You know it’s a high-stakes, high-profile sexual assault case when spotlight-seeking L.A.-based lawyer Gloria Allred shows up first thing, a documentary film crew in tow. And there she was on cue on Monday, day one of Commonwealth v. William Henry Cosby, Jr., chatting up the media as she entered court. The day was a “historic one,” she said, “because it’s the first time Mr. Cosby has been held accountable.” When asked if she expected surprises, she said, “Yes, I expect the unexpected.” Minutes later, Bill Cosby arrived arm-in-arm with Keshia Knight Pulliam, who played his youngest daughter, Rudy, on The Cosby Show. His real-life family was nowhere to be seen.
It was a day of unexpected twists, first impressions and botched strategy. In a move that combined all three, the prosecution chose not to put complainant Andrea Constand on the stand as the first witness. Instead, it called Allred’s client, Kelly Johnson, who came forward in 2015 to allege Cosby drugged and sexually assaulted her at the Hotel Bel-Air in 1996. Johnson, who didn’t report to police, is a “prior bad-acts witness,” someone whose testimony can corroborate a defendant’s pattern of behaviour. The fact that nearly 60 women have accused Cosby of drugging and assaulting them are immaterial in Courtroom A of the Montgomery County Courthouse. This case is about only one: allegations by Canadian Andrea Constand that Cosby drugged and assaulted her in 2004. Cosby has pleaded not guilty. In pre-trial hearings, the prosecution sought to admit testimony of 13 of Cosby’s accusers under “404(b)” evidence, which is allowable in Pennsylvania. Only Johnson’s was admitted. It was a huge victory for the defence, but also one for the prosecution. Having such witnesses is seen to help weigh the scales of justice in favour of the prosecution.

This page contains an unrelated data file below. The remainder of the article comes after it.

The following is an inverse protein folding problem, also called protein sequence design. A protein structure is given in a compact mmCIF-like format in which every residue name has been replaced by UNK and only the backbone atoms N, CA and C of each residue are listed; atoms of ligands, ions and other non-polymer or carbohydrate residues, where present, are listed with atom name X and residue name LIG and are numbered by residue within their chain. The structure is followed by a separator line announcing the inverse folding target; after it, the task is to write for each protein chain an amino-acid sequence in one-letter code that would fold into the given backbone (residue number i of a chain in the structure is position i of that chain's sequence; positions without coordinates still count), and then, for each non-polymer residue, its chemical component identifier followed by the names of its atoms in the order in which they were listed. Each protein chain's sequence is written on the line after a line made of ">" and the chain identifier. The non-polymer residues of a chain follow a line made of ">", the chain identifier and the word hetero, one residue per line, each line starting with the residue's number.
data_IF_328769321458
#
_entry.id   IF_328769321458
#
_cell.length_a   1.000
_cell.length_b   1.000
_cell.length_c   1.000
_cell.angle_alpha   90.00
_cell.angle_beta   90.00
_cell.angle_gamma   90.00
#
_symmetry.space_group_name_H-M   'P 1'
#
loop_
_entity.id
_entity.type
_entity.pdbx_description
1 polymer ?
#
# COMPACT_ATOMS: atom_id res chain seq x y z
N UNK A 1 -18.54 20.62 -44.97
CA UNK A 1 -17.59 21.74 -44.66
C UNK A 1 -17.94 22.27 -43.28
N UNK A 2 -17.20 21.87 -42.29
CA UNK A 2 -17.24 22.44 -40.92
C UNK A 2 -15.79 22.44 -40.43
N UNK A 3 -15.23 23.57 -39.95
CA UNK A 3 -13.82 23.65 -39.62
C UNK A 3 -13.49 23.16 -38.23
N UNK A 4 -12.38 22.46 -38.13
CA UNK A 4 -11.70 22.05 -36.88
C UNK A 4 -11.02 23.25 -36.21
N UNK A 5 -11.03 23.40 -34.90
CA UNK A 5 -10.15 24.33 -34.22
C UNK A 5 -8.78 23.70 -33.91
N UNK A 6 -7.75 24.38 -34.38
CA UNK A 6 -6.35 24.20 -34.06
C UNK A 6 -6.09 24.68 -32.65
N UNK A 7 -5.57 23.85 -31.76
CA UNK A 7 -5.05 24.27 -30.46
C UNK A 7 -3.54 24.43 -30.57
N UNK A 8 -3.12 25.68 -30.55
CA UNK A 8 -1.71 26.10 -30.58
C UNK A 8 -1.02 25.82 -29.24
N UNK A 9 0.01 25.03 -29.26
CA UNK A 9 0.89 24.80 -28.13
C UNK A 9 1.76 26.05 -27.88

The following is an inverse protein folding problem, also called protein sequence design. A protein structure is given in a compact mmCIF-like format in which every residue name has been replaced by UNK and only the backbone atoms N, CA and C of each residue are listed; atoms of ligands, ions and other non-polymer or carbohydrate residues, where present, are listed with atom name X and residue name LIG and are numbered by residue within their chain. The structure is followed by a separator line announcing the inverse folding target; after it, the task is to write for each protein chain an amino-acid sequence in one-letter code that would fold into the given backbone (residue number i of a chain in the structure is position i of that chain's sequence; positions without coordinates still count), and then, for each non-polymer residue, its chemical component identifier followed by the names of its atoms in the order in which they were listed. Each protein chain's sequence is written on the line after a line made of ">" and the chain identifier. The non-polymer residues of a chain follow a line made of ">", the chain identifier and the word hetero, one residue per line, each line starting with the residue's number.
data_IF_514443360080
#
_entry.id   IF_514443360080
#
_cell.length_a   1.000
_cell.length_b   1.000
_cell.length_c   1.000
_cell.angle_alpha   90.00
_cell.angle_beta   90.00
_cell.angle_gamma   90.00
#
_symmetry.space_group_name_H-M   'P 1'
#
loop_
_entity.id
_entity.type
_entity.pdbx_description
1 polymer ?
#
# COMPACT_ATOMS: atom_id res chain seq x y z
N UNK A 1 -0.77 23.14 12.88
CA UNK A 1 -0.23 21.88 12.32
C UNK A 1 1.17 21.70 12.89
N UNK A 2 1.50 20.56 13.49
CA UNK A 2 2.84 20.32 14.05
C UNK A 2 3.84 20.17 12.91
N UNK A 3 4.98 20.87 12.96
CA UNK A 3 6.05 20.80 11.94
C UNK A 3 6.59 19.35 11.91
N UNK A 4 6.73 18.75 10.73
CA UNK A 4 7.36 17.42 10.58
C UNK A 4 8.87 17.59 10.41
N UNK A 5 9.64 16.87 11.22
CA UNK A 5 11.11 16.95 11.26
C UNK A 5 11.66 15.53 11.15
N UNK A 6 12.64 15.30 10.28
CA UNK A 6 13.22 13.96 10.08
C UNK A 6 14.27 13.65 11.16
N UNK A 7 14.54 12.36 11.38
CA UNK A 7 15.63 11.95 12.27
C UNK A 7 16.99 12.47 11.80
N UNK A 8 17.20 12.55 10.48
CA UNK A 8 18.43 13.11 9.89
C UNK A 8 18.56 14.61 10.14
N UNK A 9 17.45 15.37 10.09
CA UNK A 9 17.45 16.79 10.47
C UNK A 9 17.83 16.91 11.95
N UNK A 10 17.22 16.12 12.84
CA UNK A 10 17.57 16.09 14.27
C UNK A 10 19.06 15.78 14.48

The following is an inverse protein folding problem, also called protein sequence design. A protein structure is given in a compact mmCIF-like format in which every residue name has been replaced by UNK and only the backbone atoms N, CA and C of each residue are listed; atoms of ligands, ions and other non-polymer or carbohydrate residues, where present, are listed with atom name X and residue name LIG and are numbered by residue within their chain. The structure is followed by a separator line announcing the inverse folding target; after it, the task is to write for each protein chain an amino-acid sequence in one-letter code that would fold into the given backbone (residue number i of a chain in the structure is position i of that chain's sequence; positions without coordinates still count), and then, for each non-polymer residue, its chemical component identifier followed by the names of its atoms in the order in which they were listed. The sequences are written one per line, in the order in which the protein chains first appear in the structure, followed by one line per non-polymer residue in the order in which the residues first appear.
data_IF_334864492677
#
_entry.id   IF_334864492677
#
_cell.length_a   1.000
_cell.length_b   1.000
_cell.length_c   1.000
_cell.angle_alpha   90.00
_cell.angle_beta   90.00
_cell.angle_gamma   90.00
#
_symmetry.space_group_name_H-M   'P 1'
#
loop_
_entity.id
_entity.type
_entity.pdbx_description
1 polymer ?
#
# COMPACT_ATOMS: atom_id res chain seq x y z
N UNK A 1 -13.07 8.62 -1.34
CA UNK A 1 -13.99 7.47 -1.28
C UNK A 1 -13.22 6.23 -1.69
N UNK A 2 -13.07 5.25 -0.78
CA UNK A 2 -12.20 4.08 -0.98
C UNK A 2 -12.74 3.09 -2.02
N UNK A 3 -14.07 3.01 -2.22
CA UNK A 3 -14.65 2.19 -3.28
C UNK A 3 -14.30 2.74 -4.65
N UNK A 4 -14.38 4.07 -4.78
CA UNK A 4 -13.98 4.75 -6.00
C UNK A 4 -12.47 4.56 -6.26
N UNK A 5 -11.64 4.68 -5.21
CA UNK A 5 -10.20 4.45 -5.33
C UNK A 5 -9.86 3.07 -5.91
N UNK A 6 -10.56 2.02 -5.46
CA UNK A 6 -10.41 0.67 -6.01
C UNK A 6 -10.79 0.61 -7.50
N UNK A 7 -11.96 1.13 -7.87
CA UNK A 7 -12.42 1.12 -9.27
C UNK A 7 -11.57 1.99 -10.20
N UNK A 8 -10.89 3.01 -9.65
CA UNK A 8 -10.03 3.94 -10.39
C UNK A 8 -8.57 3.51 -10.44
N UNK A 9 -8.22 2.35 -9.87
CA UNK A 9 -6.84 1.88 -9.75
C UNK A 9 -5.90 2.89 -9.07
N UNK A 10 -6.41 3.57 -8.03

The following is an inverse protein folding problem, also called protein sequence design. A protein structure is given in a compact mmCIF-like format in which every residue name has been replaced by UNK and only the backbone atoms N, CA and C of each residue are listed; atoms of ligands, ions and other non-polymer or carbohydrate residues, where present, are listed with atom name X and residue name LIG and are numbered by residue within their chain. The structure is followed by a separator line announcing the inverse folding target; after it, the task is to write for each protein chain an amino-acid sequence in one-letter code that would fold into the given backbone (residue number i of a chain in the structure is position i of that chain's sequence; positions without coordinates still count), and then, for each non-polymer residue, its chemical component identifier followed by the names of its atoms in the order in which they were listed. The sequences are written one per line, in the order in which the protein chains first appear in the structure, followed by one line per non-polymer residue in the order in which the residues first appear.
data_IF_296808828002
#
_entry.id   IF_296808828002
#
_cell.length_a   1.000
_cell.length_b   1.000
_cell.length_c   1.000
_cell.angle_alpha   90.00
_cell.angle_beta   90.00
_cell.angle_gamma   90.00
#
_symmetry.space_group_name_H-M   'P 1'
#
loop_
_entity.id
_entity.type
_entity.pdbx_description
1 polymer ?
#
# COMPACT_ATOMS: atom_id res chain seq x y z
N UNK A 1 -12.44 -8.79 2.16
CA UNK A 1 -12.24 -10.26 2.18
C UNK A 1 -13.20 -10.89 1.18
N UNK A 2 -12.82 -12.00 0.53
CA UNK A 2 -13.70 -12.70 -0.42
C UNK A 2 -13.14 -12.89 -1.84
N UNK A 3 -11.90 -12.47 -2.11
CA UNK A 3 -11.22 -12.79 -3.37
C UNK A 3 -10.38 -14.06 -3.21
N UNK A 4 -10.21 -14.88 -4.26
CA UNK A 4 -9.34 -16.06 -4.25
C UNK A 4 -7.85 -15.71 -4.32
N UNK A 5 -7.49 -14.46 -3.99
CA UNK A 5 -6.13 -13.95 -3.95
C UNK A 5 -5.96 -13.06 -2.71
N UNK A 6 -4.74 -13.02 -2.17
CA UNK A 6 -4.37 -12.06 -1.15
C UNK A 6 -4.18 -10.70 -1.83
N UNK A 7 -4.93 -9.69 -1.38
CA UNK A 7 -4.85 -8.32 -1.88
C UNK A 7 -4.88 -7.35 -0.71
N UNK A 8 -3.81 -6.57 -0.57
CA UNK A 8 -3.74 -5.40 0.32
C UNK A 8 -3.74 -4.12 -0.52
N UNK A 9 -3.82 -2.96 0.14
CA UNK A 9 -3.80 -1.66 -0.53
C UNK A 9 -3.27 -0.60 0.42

Johnson’s tearful testimony directed by assistant district attorney Stewart Ryan was wrenching. But would implode later under cross-examination by lead defence counsel Brian McMonagle. In the process, it created undeniable “reasonable doubt,” in which the jury had been schooled in an hour of instruction by Judge Steven T. O’Neill, of the Montgomery Court Common Pleas. O’Neill, a dark-haired, bearded man with loquacious tendencies and wry humour, explained to the jury: “I’m not the judge of facts. You are. You are the sole judges of the facts … and to decide if the defendant has been found guilty beyond reasonable doubt.” He told them that lawyers’ statements don’t count as “evidence.” Only witnesses’ statements are.
Still, first impressions can be indelible. Before Johnson took the stand, opening arguments kicked off with Assistant District Attorney Kristen Feden’s repeating a mantra about Constand: “Trust. Betrayal. Inability to consent.” Facts are not in dispute, she told the jury. “There’s no dispute [Cosby] gave her pills. There’s no dispute that after she ingested, he engaged in sexual contact. There’s no dispute he inserted fingers in vagina. The question here is whether Andrea Constand had the ability to consent.” She warned of falling prey to distractions.
The jury has a question to consider, she said: “What happened next after she took those pills? This is about one man, this man, who used his power and fame and previously practiced methods so he could put her in an incapacitated state so he could pleasure himself.”
McMonagle, a prominent Philadelphia trial lawyer whose past clients include mobsters and the Roman Catholic Archbishop of Philadelphia during the priest-pedophile scandal, played the jury masterfully, riffing off the mention of “distractions.” He’d lean, speaking softly, then walk away, raising his voice in indignation or outrage, occasionally to a squeak. “The only thing worse than the horrible crime of sexual assault,” he said, “is a false allegation of sexual assault.” “It’s an attack on a human being. It’s not a distraction. It can destroy a man; it can destroy his life; it can destroy his future.” That’s why the threshold of beyond reasonable doubt is the highest anywhere in world, he said: “At end of trial you will understand why the burden is so high. We’re talking about somebody’s tomorrows.”
Cosby trial jurors had been handed a heroic task, he suggested. “Sometimes it’s hard to sit on that side of the courtroom,” he said, pointing to the defence table where Cosby sat. “Not today. Today, I have a chance with your help to save a man from the destruction of his life.” He again pointed to Cosby. “As you look there, what do you see? A brilliant comedian who made us smile when it was hard to smile. A husband whose actions have made him vulnerable. And you may see a man, someone who has achieved greatness and who has endured unendurable personal tragedy [a reference to the death of Cosby’s son Ennis in 1997]. I hope you will see just a citizen who is presumed innocent.” He spoke about court protecting the “liberty of citizens.” And he referenced Cosby’s reported blindness: “Unfortunately, when he looks back he cannot see. I am his eyes in the courtroom; it is up to me to describe you.”